This drivel from the New York Times is so bad that it's actually painful to read. It's following on from the paper's hit job on your friend and mine, Craig Pirrong. The argument is about how does, or how doesn't, speculation alter prices. And as I say this is so bad that it really is painful. I quote at length so you don't think I'm cheating or anything:

The academic debate about what role, if any, the surge of financial speculation played in the run-up of commodity prices during the past decade remains unresolved. It is generally accepted that the price increases were in large part caused by market fundamentals – increasing demand in China and other developing countries, currency fluctuations, the diversion of grains to biofuels. Numerous studies by economists find little evidence that speculation played a major role. Studies by other economists find that price increases and volatility were fueled, to a significant degree, by the vast amount of speculative money that has entered the market since the rise of investment funds — particularly index funds — that track commodities.

The task of definitively answering the question is complicated by the murkiness of the data. Most trading data is considered proprietary and is therefore not released to the public or researchers. The information released by federal regulators and the exchanges is often difficult to work with because it is aggregated in ways that make it tricky to separate investors speculating on where prices will go from those simply trying to hedge their risks. When the Commodity Futures Trading Commission gave researchers from Princeton and the University of Michigan access to actual trade data, the resulting study found evidence suggesting that financial speculation had played a role in price swings during certain time periods.

But before more studies could be done to test their findings, the C.F.T.C. research program was shut down because the Chicago Mercantile Exchange complained that a subsequent study, which was critical of high frequency trading, had improperly released confidential details about its clients. Outside of academia, many commodities traders, financial institutions and oil industry executives have asserted in recent years that speculation is a major factor behind rising prices and market volatility.

The public policy debate has also been moving toward more regulation to prevent any possible price impact of increased speculation in the future. In the United States, restrictions on speculation were included in the Dodd-Frank package of financial reforms in 2010. While those rules were blocked by a court challenge funded by the financial-services giants, the C.F.T.C. in November approved a new set of position limits that would curtail Wall Street speculation. — David Kocieniewski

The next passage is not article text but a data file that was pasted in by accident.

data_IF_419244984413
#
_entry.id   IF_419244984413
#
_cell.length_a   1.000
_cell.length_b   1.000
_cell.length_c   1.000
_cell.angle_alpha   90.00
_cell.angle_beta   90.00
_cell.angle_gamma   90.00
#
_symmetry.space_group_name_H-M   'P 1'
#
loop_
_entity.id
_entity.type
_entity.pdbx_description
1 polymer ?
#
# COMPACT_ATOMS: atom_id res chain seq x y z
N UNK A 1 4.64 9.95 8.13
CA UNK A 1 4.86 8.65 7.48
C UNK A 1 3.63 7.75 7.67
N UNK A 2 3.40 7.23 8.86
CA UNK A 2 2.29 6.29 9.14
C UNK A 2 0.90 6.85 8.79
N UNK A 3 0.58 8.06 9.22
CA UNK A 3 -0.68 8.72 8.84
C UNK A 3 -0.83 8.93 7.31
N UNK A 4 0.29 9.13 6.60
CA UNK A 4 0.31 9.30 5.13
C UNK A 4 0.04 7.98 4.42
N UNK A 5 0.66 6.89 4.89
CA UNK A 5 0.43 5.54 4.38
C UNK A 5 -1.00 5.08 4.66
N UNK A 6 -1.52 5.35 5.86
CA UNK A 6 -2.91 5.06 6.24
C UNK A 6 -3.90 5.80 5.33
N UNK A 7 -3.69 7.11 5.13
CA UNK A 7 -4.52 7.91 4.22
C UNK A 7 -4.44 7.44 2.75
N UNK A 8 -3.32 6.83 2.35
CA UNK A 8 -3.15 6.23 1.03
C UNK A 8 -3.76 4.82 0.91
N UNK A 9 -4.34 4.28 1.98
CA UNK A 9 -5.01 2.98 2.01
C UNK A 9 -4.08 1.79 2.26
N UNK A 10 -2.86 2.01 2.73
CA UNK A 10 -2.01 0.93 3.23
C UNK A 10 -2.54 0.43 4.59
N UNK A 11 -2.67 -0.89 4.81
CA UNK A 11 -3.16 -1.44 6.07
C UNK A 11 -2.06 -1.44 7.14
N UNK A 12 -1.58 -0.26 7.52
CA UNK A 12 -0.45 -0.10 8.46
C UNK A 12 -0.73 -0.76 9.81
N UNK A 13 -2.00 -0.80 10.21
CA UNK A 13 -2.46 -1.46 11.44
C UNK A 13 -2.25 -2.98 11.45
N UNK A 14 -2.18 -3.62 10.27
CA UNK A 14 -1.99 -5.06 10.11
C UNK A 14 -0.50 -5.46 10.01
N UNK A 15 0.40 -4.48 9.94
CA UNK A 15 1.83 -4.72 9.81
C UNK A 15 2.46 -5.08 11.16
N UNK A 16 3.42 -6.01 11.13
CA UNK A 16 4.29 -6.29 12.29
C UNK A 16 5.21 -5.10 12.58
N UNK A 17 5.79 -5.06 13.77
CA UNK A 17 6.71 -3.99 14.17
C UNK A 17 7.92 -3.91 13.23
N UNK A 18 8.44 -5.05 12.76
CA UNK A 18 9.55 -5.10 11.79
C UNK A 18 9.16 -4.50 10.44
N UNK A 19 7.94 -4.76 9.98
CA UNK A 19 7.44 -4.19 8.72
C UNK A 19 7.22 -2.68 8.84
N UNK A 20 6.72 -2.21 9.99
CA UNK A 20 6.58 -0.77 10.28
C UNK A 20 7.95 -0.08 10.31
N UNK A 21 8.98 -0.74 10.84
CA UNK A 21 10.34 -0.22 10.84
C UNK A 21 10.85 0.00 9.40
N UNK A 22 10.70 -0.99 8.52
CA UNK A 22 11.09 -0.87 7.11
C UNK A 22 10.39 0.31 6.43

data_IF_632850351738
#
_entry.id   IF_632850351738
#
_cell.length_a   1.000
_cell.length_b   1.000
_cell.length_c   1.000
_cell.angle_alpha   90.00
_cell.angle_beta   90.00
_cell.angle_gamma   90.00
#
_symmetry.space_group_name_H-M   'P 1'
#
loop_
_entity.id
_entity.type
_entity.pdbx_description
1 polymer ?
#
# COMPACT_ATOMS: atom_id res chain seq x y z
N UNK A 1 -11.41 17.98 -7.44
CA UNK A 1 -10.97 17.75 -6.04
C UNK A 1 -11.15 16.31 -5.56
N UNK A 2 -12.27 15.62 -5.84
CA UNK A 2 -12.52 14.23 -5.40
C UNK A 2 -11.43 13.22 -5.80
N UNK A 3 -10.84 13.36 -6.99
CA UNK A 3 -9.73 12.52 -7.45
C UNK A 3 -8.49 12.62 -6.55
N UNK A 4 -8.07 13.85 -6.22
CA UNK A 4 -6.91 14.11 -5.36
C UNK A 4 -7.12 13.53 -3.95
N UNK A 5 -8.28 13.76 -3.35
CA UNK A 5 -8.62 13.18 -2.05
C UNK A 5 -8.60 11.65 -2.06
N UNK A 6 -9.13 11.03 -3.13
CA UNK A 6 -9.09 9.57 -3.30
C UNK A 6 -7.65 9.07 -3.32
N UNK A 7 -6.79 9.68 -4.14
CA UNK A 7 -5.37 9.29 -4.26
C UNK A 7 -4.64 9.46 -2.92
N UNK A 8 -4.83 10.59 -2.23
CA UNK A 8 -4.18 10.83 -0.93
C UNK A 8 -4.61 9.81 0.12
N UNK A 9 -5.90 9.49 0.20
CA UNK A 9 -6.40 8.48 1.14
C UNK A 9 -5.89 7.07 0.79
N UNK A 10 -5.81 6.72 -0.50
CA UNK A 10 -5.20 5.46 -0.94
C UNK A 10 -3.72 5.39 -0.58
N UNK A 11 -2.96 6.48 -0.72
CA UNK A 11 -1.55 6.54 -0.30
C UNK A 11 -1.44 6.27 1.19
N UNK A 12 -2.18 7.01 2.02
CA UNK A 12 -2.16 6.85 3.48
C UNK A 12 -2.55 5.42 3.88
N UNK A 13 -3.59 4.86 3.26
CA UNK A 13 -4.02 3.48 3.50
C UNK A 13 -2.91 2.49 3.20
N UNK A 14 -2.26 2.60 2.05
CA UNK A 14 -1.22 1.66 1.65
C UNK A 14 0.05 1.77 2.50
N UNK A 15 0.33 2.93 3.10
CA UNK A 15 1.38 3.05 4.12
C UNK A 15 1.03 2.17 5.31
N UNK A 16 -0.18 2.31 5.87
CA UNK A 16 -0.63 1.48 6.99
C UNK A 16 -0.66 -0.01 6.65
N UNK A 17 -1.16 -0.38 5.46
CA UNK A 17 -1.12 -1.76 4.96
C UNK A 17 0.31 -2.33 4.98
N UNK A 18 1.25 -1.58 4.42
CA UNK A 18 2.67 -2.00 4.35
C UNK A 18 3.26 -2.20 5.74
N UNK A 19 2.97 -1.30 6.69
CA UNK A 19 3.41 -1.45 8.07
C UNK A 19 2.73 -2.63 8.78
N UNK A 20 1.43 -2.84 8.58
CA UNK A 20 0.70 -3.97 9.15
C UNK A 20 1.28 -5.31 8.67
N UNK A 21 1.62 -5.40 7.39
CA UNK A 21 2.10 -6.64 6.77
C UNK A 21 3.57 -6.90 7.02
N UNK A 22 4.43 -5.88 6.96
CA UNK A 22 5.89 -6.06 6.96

This is just nonsense: the writer of a front page New York Times piece appears entirely ignorant of what he discusses.

Absolutely everyone agrees that speculation changes prices. No doubt about it whatsoever.

We're entirely certain that speculation in the market for physical goods changes the prices for physical goods. We're equally sure that speculation in futures and options changes the prices of futures and options. These aren't things up for discussion: they just are.

The actual subject under discussion is whether speculation in futures and options changes the underlying physicals prices. And the answer to that is, in the absence of changes in physical stocks, no. Even Paul Krugman of the New York Times agrees with that.

But this is the way that the public debate seems to be conducted these days. Read the extract again: at no point at all does the distinction between speculations in futures and options or speculations in physicals get mentioned. And it's precisely that this distinction is not made that allows the horrible mistakes. Including, obviously, the entirely untrue implication that futures speculation changes physicals prices and therefore we must regulate futures trading more.

If I thought these reporters were bright enough to recognise a bribe I'd assume they've taken one: given that I don't it must simply be that they do not understand the subject they are attempting to explain.